Terror Suspects Inspired by Manuscript, Fate of St. Mark's Bookshop, and More

Evan Smith Rakoff

Every day Poets & Writers Magazine scans the headlines—from publishing reports to academic announcements to literary dispatches—for all the news that creative writers need to know. Here are today's stories:

Four terror suspects were arrested this week in Georgia for allegedly planning attacks inspired by an online manuscript written by former militiaman Mike Vanderboegh, who refers to his work as an "unpublished novel." (Los Angeles Times)

The saga over the fate of St. Mark's Bookshop in New York City seems finally to be resolved. A rent agreement was brokered between the store's owners and its landlord, Cooper Union, a tuition-free college founded in 1859. (New York Times)

If you're looking for the ideal instrument to write with and deciding between your computer, a tablet, or a steampunk USB typewriter, the Guardian suggests that the best creative writing is achieved with an earlier technology—the pen.

Bob Vila, the home improvement expert and television host, toured the restored Berkshire retreat of America's most celebrated Gilded-Age writer, Edith Wharton. (Writers' Houses)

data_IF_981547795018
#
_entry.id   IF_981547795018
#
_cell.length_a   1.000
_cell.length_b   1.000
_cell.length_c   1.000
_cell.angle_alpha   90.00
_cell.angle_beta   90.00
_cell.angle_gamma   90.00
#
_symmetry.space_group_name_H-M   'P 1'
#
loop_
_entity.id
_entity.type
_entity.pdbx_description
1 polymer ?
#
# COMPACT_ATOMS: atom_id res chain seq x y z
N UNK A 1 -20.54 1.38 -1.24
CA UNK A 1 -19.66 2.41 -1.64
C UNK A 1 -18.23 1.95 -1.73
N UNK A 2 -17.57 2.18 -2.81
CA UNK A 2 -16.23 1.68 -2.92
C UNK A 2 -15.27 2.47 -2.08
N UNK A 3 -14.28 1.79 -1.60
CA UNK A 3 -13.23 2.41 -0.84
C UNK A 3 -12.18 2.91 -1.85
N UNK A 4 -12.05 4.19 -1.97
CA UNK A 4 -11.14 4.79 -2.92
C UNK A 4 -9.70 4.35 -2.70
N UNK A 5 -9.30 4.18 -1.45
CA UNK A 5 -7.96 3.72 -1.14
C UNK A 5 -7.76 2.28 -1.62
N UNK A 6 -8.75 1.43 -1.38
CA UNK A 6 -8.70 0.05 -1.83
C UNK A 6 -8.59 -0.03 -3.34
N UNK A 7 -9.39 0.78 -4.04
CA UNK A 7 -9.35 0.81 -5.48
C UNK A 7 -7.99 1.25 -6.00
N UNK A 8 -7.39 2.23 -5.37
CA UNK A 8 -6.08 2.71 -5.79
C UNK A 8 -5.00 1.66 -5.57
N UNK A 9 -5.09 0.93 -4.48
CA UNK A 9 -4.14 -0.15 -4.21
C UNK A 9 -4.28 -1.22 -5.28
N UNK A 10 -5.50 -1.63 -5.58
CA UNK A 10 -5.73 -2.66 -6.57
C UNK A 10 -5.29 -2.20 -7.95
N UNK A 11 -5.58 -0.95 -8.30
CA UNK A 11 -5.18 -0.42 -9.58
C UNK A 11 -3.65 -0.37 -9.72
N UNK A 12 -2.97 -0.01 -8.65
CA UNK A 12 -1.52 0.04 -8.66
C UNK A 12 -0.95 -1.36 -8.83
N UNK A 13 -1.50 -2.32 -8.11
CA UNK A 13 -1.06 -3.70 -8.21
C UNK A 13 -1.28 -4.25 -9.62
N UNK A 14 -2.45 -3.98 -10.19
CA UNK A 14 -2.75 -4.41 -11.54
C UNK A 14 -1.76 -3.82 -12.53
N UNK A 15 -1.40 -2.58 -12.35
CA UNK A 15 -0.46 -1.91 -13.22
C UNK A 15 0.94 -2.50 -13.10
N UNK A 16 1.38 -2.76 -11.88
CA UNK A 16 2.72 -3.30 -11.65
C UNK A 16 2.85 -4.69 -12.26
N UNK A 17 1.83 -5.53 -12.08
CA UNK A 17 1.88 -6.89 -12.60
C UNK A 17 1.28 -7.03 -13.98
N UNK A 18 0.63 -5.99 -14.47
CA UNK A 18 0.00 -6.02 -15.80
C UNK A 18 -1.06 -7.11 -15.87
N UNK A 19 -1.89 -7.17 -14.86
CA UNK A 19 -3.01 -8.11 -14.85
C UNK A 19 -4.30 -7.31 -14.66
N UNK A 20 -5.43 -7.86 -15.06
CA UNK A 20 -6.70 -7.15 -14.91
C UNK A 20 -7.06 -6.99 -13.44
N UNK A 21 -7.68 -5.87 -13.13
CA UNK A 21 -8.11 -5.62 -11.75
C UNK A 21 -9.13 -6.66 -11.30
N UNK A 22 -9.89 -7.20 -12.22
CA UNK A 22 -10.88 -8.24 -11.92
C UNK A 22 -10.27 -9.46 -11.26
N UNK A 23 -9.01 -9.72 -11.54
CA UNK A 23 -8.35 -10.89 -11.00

In book-to-film news, John Carney, best known for his 2006 film, Once, will direct the adaptation of Carolyn Parkhurst’s first novel, Dogs of Babel. The film will star Steve Carell. (Los Angeles Times)

New York Magazine reports that actor Steve Buscemi will direct an adaptation of the William S. Burroughs novel, Queer, starring Guy Pearce, Ben Foster, and Kelly MacDonald.

If you missed yesterday's live chat on ways writers can best cope with distraction and procrastination, hosted by journalist and educator Roy Peter Clark, the transcript is posted in full on Poynter.

Meanwhile, inReads questions why writers should pay attention to tips on writing from writers whose only qualifications are books of tips on writing.